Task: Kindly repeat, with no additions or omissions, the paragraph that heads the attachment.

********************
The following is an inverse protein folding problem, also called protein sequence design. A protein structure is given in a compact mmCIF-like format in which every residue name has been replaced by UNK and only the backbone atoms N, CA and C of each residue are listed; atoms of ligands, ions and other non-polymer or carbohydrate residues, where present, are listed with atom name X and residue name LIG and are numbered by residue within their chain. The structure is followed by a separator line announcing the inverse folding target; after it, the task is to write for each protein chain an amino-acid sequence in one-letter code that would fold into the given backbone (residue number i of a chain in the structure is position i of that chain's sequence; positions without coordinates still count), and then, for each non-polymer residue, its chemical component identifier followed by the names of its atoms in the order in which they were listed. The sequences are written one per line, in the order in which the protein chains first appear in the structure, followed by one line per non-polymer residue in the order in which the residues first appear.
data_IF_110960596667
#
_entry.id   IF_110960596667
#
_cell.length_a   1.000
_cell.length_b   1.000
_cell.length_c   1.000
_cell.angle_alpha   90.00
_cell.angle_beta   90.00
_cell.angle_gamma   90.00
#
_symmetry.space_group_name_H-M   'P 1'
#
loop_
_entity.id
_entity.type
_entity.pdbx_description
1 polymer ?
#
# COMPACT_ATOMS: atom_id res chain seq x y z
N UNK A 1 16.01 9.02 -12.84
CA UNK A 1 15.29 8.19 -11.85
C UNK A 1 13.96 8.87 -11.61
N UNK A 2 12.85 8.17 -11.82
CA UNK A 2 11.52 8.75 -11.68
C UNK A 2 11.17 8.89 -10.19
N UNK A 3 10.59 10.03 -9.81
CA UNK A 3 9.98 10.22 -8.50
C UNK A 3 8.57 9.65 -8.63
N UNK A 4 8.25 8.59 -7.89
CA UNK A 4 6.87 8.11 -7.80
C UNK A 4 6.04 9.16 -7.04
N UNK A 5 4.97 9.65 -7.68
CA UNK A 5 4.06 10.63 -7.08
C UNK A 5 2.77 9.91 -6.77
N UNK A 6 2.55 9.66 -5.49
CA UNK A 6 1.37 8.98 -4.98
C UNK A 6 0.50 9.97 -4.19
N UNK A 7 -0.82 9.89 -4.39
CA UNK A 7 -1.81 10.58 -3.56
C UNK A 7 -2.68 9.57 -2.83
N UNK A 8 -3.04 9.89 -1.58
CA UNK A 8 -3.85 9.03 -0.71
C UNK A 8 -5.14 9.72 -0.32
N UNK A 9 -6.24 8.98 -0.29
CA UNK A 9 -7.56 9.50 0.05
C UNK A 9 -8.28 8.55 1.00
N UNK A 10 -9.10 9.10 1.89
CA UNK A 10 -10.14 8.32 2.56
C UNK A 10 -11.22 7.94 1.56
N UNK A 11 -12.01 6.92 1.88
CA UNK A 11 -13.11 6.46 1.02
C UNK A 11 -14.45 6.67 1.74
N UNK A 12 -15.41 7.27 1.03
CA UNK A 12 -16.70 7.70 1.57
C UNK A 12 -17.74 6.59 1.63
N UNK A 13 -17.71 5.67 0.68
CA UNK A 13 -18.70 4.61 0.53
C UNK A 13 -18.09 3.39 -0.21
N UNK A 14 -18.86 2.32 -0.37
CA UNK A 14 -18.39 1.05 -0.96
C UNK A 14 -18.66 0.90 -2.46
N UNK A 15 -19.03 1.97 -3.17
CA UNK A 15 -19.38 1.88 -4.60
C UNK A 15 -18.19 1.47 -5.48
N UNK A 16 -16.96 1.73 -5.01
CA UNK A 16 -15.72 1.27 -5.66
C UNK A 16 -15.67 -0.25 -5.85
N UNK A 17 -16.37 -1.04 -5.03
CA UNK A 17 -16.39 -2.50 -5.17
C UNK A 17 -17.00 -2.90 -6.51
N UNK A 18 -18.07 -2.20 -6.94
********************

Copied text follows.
The following is an inverse protein folding problem, also called protein sequence design. A protein structure is given in a compact mmCIF-like format in which every residue name has been replaced by UNK and only the backbone atoms N, CA and C of each residue are listed; atoms of ligands, ions and other non-polymer or carbohydrate residues, where present, are listed with atom name X and residue name LIG and are numbered by residue within their chain. The structure is followed by a separator line announcing the inverse folding target; after it, the task is to write for each protein chain an amino-acid sequence in one-letter code that would fold into the given backbone (residue number i of a chain in the structure is position i of that chain's sequence; positions without coordinates still count), and then, for each non-polymer residue, its chemical component identifier followed by the names of its atoms in the order in which they were listed. The sequences are written one per line, in the order in which the protein chains first appear in the structure, followed by one line per non-polymer residue in the order in which the residues first appear.